The most unkindest cut of all
The Indian media was expected to remain vigilant on the status of minorities in India’s neighborhood, given how Hindus and Sikhs were butchered in Pakistan at its nascence (Bangladesh was then part of Pakistan). Jinnah had written in a letter to the governor general that Sikhs will need to leave Pakistan (p. 175, Muslim league attack – Sikhs and Hindus in the Punjab 1947). Well known Muslim league leader, Zafar Ali Khan, the proprietor of Daily Zamindar of Lahore, urged in his newspaper on September 5, 1947 that no Sikh be allowed to remain in West Punjab (p. 137, Muslim league attack – Sikhs and Hindus in the Punjab 1947), and they left. Seven million Hindus and Sikhs were forced to leave Pakistan because of the organised mass slaughters. In Sheikhupura, the district that contains Nankana Sahib, the birth place of Guru Nanak, in 2 days, 10,000 – 20,000 were killed in cold blood in 1947 (p. 167, Muslim league attack – Sikhs and Hindus in the Punjab 1947). All Hindus in Rohtas and Sanghoi of Jhelum were put to death (p. 200, Muslim league attack – Sikhs and Hindus in the Punjab 1947 ). In 128 villages of Rawalpindi district, 7000 Hindus and Sikhs were killed, and 1000 women were abducted in matter of days in March 1947, as per news reports (the actual number is likely to be higher). Owing to these atrocities, perhaps, Nehru, not remotely communal by any standards, had said that the deeds in the Rawalpindi division would shame even beasts (p. 90, Muslim league attack – Sikhs and Hindus in the Punjab 1947).
Around the time of its creation, Pakistan government had also commissioned a team of Maulavis to convert young abducted women as per a civil and military gazette report in 1947. Hindu Sikh refugees who could flee to India had given statements that while men were only forcibly converted, women were forcibly married in addition. Hindu and Sikh girls brought by Pathan raiders of Kashmir were sold in the bazaars of Jhelum district.
Hindu and Sikh women immolated themselves to escape tortures the mobs were subjecting them to – 1) chopping of breasts, noses, arms, 2) insertion of sticks and pieces of iron in their private parts, 3) ripping open wombs of pregnant women and throwing off the fetus. Even children were not spared – snatched from their parents, they were tossed on spears and swords and some times burnt alive (Muslim league attack – Sikhs and Hindus in the Punjab 1947).
Similarly, in Noakhali in then East Pakistan, in an elaborately planned carnage launched on October 10, 1946, on Kojagari Lokkhi Purnima, one of the holiest days of Bengali Hindus, the hinterland of Noakhali was cut off from the town by breaking the bamboo bridges across the canals. The boatmen, who were all Muslims, refused to ply Hindus across, and Muslim league volunteers guarded all routes leading to railway stations (pp. 104-105, first edition, Tathagata Roy My people uprooted: A saga of the Hindus of eastern Bengal). A mayhem of targeted murder, rape and forcible conversation ensued. Cabinet minister Arthur Henderson reported to the house of commons on Nov 4, 1946 that at least 9895 Hindus were forcibly converted to Islam (likely many more) and thousands of Hindu women were abducted and married to Muslims against their will, stone idols were smashed and Hindu temples desecrated and Hindu men were forced to slaughter their own cows and forced to eat beef (p. 109, first edition, Tathagata Roy My people uprooted: A saga of the Hindus of eastern Bengal). Dr Shyamaprasad Mookerjee, who would later become a cabinet minister in India, wrote that 50,000 – 75,000 Hindus have had to flee their homes to escape the brutalities and live as destitutes for a while (pp. 110-112, first edition Tathagata Roy My people uprooted: A saga of the Hindus of eastern Bengal).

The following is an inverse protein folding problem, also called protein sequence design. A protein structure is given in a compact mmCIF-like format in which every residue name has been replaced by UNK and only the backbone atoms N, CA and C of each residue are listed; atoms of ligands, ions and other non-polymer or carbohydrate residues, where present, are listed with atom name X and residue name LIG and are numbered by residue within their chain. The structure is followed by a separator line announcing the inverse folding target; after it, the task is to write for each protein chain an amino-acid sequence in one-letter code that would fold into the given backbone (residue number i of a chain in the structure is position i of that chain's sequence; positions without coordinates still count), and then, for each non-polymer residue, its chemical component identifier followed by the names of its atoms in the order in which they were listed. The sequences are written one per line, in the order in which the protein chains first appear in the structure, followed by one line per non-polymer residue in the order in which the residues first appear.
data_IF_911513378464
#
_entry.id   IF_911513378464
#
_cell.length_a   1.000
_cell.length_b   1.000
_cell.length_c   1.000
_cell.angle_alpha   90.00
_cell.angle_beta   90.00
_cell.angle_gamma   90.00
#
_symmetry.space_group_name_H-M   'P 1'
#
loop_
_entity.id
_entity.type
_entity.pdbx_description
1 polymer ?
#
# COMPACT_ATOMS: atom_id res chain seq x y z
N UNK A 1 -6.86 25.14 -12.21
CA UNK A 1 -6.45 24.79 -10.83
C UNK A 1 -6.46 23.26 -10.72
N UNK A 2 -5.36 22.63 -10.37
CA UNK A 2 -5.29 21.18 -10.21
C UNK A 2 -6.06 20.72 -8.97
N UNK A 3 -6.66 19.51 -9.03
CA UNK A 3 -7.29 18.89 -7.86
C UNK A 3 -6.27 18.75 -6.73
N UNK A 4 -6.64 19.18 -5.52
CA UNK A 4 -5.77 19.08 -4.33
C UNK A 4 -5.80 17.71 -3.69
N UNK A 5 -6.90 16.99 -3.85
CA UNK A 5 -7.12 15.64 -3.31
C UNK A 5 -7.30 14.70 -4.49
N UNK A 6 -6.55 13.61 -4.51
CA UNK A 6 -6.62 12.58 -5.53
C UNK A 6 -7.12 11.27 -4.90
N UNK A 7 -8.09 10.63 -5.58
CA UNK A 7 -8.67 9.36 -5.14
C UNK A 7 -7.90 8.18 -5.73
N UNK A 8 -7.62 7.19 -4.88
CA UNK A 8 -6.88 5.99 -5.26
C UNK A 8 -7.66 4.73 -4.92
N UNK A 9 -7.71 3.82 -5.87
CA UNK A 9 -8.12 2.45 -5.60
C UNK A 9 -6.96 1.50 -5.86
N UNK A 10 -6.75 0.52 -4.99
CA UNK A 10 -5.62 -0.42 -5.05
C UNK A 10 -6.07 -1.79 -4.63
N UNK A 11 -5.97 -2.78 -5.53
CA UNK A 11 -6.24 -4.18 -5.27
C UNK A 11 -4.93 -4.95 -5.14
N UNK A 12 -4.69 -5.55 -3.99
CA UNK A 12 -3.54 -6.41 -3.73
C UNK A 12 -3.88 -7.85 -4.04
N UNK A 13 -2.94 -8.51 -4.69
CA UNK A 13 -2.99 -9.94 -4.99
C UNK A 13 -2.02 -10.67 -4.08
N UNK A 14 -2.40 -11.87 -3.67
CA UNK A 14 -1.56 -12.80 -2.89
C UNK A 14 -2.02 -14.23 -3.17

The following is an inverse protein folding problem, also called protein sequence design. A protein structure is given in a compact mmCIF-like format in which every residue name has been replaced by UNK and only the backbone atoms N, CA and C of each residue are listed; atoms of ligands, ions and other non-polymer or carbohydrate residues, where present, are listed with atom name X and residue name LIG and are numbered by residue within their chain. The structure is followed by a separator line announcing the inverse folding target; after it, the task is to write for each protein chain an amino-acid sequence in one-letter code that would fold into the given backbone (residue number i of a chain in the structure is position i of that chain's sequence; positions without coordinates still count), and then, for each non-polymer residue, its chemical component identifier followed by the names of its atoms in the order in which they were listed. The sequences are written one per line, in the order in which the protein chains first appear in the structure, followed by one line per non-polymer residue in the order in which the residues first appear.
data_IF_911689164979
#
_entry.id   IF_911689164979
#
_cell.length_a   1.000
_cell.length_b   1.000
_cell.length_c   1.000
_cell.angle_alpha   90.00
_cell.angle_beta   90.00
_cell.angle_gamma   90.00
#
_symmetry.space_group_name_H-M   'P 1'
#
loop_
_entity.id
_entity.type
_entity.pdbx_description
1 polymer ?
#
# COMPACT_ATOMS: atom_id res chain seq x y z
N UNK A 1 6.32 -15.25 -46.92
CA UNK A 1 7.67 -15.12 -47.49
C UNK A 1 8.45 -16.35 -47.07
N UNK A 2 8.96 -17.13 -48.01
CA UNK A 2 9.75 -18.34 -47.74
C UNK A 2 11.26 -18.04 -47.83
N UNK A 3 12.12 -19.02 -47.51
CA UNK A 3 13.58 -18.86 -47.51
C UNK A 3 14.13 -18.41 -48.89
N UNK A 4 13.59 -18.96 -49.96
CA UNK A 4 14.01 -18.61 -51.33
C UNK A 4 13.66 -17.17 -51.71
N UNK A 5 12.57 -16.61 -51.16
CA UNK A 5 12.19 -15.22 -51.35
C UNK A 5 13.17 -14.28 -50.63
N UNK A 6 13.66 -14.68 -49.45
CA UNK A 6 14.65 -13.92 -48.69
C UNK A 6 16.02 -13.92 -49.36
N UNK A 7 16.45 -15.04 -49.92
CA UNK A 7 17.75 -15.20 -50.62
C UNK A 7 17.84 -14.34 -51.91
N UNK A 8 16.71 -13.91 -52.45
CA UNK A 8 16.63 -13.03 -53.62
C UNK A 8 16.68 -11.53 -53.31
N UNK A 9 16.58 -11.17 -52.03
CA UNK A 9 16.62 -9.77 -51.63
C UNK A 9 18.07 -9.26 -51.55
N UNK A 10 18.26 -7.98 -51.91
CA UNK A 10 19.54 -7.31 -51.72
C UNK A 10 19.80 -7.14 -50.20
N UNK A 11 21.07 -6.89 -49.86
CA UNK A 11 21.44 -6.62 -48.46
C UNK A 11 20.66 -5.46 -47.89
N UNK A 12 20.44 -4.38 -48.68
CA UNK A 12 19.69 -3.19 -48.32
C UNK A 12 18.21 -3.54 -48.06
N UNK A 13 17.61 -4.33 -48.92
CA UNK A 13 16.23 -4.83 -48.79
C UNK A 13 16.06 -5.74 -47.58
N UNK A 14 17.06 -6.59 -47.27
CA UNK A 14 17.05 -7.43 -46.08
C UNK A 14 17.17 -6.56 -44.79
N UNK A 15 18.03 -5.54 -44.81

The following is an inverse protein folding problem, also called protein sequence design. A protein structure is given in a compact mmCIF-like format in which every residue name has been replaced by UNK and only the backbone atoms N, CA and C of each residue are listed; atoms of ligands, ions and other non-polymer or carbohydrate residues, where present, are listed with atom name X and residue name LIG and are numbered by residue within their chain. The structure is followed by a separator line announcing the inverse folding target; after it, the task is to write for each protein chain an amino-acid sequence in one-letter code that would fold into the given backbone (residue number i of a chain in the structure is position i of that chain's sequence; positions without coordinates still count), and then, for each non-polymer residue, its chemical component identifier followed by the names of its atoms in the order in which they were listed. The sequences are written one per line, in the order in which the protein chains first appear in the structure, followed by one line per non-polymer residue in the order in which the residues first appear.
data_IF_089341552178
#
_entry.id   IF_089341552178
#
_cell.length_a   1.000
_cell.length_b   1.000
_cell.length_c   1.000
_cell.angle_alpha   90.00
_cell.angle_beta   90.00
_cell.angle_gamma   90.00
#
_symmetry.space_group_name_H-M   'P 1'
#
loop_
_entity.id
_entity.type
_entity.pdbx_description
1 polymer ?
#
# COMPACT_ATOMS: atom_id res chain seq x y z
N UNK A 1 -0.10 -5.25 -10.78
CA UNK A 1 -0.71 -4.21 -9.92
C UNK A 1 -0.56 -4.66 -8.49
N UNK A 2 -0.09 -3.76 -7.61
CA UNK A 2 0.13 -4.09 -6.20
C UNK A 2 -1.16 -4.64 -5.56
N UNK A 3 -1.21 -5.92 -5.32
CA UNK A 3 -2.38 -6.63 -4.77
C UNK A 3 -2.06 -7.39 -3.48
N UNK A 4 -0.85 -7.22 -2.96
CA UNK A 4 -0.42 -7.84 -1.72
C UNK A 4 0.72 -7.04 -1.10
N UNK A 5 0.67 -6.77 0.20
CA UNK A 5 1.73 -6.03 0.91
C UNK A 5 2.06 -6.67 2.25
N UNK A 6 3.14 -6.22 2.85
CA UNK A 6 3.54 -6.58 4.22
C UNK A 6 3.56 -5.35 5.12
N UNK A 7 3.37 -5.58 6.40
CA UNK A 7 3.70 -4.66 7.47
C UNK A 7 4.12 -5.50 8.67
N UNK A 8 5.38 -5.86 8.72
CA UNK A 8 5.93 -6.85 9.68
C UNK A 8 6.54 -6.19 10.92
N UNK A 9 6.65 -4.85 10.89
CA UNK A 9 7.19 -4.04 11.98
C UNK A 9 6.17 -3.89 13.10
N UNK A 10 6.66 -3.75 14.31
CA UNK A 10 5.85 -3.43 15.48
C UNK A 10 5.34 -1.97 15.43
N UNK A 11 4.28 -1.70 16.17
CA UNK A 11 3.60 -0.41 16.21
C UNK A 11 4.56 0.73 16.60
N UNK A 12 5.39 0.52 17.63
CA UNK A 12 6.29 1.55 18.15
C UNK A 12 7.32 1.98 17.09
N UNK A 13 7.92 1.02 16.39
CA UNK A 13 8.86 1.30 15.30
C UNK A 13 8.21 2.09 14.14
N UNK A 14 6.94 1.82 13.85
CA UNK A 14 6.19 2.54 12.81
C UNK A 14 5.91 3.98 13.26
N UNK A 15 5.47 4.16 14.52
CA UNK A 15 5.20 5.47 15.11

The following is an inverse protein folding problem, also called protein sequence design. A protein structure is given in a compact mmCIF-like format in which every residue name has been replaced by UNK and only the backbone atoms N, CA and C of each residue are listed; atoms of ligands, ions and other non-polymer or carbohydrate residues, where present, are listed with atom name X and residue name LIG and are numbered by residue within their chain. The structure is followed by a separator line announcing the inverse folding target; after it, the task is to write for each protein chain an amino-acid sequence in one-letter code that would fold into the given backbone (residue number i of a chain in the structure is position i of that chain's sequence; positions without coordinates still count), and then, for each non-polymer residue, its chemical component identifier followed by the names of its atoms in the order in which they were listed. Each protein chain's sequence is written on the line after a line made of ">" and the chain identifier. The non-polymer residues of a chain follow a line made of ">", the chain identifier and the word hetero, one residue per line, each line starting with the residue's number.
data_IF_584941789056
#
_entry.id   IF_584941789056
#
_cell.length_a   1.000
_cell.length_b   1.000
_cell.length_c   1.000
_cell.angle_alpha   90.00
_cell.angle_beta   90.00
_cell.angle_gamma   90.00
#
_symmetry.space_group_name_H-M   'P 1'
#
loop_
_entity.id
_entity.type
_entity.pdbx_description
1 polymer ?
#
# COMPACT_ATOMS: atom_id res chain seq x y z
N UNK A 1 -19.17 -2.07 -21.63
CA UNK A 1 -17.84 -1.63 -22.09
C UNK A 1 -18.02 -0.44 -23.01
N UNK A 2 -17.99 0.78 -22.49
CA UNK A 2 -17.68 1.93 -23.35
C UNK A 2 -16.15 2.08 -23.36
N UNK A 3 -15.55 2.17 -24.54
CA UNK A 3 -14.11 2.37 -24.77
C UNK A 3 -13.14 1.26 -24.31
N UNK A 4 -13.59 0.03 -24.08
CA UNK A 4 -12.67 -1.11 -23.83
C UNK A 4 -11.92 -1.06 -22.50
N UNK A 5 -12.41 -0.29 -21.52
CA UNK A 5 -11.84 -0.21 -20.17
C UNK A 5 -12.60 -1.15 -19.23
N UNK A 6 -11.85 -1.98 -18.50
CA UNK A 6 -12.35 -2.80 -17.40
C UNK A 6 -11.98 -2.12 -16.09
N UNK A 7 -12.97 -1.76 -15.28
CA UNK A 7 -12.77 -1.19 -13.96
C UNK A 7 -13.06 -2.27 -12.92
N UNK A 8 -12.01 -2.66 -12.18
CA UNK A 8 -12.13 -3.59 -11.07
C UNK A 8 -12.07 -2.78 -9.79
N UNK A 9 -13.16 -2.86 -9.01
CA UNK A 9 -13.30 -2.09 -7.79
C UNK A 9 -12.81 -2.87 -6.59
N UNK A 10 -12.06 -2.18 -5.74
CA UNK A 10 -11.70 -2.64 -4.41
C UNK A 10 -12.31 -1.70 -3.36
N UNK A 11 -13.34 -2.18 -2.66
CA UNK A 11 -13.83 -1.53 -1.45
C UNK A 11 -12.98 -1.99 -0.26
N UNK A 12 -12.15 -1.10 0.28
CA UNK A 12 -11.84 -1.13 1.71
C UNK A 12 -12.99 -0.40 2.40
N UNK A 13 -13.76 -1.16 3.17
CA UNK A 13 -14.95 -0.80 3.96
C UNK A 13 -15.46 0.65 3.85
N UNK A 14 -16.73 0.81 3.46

It would therefore be reasonably feared that Pakistan and later Bangladesh would not ensure the safety of its minority citizens. It is therefore inexplicable that Indian media would remain largely oblivious of the genocide of Hindus that did follow. To my knowledge, India Today did a cover story on Hindus in Pakistan in the wake of the abduction of Rinkle Kumari on February 24, 2012. The tragedy of this young woman has received some coverage in other Indian news sites as well ( ,  ). But, a systematic study of the genocide in Pakistan has been missing by and large; sporadic reports have focused on conditions of Pakistani Hindu refugees in India. A web search reveals that most of the limited coverage (outside Pakistan) that this human tragedy has received has been in news sites outside India. The story is no different for Hindus in Bangladesh, Bhutan or Malyasia either.